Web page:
The Scientific Activist

Stem Cell Drama

As the Senate votes today on HR 810, the Stem Cell Research Enhancement Act, this post from the archives describes how the ban on federal funding for embryonic stem cell research has negatively impacted some researchers. In light of these facts, it’s hard to not support the passage of HR 810.

(25 January 2006) Embryonic stem cell research is hot right now–really hot–but it’s not easy. The South Korean stem cell crisis might be a minor setback, more relevant to basic scientific ethics issues, but the Bush administration’s policy toward embryonic stem cells is not trivial and has already had far reaching consequences.

The recent New York Times interview with prominent Harvard stem cell researcher Douglas Melton touches on all of these issues. Melton, who focuses his research on potential treatments for diabetes, describes an environment stifled by unnecessary regulation. When asked about the effect of the Bush ban on federal funding for research involving new embryonic stem cell lines, Melton said:

It made it more difficult, to say the least. Long before Bush’s speech, we had planned stem cell experiments. Afterward, we were able to go forward because the Howard Hughes Medical Institute, the Juvenile Diabetes Association and Harvard alumni provided private funding.

However, because of administration policy, we had to set up this whole new laboratory that was separate from everything else here at Harvard.

And we had to separate the money in a really scrupulous way. We have an accountant who makes sure that not a penny of federal funds goes to embryonic stem cell research. We have separate everything – light bulbs, computers, centrifuges.

This can be burdensome. Most of the activities at this university receive federal money in some indirect way. So you have to ask yourself, “How can you do the research without any imprint of federal funding?”

And we’re not just talking about equipment and real estate; it’s people. Let’s suppose there’s a graduate student who’s receiving a federally funded fellowship, can he or she participate in thinking about this research or even look at the data? The answer is no.

Although I love being a scientist, I’ll admit that doing science can be pretty difficult as is, having to deal with the intellectual and practical challenges of the research itself, grants and funding, and the rules and regulations already in place. Additional restrictions on top of these can be damning, especially in a field characterized by an active and integral exchange of ideas and resources. Such difficulties could also make promising students look toward other more accessible areas of research:

The lack of federal support keeps many of America’s brightest young scientists from working in this area….

The bottom line here is that it’s unlikely that one person or one lab will solve a problem as big as degenerative diseases, which is what stem cell researchers are trying to do.

It takes a community of people in an area to solve a big problem. If you were trying to solve cancer at two places, no one would think that was enough.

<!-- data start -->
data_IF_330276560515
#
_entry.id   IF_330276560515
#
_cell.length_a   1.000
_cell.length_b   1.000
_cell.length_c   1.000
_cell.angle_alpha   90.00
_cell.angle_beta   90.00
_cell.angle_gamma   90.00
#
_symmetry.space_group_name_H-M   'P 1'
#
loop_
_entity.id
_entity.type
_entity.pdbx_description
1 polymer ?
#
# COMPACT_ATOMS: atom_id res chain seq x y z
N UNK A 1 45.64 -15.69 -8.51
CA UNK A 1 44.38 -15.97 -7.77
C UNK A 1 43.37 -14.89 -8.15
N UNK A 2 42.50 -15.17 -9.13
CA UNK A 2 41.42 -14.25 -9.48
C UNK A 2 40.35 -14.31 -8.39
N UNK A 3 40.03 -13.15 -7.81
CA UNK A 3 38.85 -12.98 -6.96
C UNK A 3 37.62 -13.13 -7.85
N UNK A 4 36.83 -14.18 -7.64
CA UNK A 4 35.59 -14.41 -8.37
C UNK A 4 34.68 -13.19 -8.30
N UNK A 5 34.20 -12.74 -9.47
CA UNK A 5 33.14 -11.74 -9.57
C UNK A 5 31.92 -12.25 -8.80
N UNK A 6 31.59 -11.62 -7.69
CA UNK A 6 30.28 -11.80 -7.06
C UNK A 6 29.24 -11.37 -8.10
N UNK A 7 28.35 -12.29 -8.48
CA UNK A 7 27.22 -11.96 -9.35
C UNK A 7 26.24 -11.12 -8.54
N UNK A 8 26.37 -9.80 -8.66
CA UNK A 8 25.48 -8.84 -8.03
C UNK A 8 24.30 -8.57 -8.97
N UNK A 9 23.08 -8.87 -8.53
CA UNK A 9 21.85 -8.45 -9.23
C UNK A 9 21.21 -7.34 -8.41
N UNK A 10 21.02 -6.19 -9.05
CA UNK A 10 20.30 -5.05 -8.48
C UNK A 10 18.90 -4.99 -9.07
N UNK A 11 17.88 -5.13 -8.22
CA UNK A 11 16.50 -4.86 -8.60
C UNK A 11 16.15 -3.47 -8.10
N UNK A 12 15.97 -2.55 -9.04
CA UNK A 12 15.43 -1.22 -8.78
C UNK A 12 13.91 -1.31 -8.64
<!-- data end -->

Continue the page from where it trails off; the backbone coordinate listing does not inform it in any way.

This policy needs to change, but the current administration turns a deaf ear toward the American public, the majority of which support funding for embryonic stem cell research. This stubbornness will weaken the United States, a nation that has become complacent in its leading position in worldwide science and has already begun to lose its edge. More importantly, though, the science will suffer and the medical potential of embryonic stem cell research will be not be realized fully, or at least not nearly as quickly as it could have been.

Comments

  1. #1 thomas Barta
    July 18, 2006

    What nobody usually mentions is that Stem Cell research is also a potential source of job growth.

    It is a disgrace that future life-saving treatments are held hostage to an administration that seems to believe it is more important to pander to drooling idiots who try to make an ethical crises of tiny clumps of cells that has no inherant inclination to progress to humanness. This same administration has no qualms about raining barrels of napalm down on anybody who stands between US oil interests and Iraqi oil. Shame!

  2. #3 Stem Cell Research
    December 16, 2006

    I have a few comments:

    First of all, in response to losing potential job growth to cater to “idiots”, I believe that the stem cell issue is much bigger than job growth, and you may not agree with Bush’s moral stance, but is legalizing prostetution worth the job growth? What about letting anyone who wants to perform a brain surgery? Granted, those are pretty extreme, but many would consider at least one of those two morally wrong even though it might improve job growth.

    I know that this was posted a long time ago, but I was also curious what nick had to say about Adult Stem cell research? You seem to know a lot about the field and be active in research. Do you personally feel it has a lot of potential.

  3. #4 Nick Anthis
    December 19, 2006

    Of course adult stem cell research shows a great deal of potential, but it has not been demonstrated to have the ability to replace embryonic stem cells for their potential uses.

The site is currently under maintenance and will be back shortly. New comments have been disabled during this time, please check back soon.